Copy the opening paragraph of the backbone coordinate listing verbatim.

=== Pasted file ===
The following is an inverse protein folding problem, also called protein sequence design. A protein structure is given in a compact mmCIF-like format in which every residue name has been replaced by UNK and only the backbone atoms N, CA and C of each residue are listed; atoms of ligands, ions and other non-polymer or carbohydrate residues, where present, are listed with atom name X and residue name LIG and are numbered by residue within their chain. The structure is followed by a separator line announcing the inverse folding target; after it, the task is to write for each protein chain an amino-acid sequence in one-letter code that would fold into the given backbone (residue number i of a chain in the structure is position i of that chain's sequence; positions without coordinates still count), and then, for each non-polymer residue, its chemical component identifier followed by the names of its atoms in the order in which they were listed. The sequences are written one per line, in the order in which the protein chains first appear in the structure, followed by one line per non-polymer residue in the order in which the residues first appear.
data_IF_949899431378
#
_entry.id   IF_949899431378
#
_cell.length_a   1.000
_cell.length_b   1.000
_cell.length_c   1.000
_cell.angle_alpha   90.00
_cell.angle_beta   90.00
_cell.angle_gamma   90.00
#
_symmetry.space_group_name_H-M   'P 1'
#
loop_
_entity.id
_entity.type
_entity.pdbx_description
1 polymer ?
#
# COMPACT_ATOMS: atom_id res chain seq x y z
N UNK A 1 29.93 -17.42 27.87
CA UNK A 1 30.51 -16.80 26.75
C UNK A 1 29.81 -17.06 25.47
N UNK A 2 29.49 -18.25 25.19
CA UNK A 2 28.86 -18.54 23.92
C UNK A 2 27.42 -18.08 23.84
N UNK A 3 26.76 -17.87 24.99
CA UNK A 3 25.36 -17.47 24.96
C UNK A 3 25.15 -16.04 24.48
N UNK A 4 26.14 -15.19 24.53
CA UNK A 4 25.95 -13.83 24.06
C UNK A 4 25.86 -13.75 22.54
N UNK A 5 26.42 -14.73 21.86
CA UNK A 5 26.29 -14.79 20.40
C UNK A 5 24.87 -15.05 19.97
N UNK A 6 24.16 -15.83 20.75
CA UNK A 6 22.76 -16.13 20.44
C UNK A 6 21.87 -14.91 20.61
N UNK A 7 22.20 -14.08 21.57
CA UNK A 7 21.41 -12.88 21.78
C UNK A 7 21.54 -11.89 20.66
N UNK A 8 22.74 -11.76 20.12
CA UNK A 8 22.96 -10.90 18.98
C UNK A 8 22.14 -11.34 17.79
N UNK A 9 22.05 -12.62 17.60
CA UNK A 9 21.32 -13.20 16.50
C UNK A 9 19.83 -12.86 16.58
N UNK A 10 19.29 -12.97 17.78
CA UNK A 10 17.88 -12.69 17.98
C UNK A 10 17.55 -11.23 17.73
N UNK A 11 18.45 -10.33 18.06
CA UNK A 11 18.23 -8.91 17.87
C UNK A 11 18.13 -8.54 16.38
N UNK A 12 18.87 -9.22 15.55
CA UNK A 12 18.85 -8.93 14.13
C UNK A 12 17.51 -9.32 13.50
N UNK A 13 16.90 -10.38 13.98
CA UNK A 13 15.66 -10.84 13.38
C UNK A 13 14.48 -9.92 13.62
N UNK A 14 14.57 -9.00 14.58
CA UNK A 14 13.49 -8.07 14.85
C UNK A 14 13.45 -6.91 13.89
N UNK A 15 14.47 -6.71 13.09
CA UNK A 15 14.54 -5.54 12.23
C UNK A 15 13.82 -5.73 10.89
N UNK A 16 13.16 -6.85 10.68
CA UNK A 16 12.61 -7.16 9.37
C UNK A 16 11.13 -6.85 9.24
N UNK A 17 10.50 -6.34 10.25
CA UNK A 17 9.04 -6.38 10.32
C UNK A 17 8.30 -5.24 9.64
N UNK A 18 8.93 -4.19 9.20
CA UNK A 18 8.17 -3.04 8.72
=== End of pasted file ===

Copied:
The following is an inverse protein folding problem, also called protein sequence design. A protein structure is given in a compact mmCIF-like format in which every residue name has been replaced by UNK and only the backbone atoms N, CA and C of each residue are listed; atoms of ligands, ions and other non-polymer or carbohydrate residues, where present, are listed with atom name X and residue name LIG and are numbered by residue within their chain. The structure is followed by a separator line announcing the inverse folding target; after it, the task is to write for each protein chain an amino-acid sequence in one-letter code that would fold into the given backbone (residue number i of a chain in the structure is position i of that chain's sequence; positions without coordinates still count), and then, for each non-polymer residue, its chemical component identifier followed by the names of its atoms in the order in which they were listed. The sequences are written one per line, in the order in which the protein chains first appear in the structure, followed by one line per non-polymer residue in the order in which the residues first appear.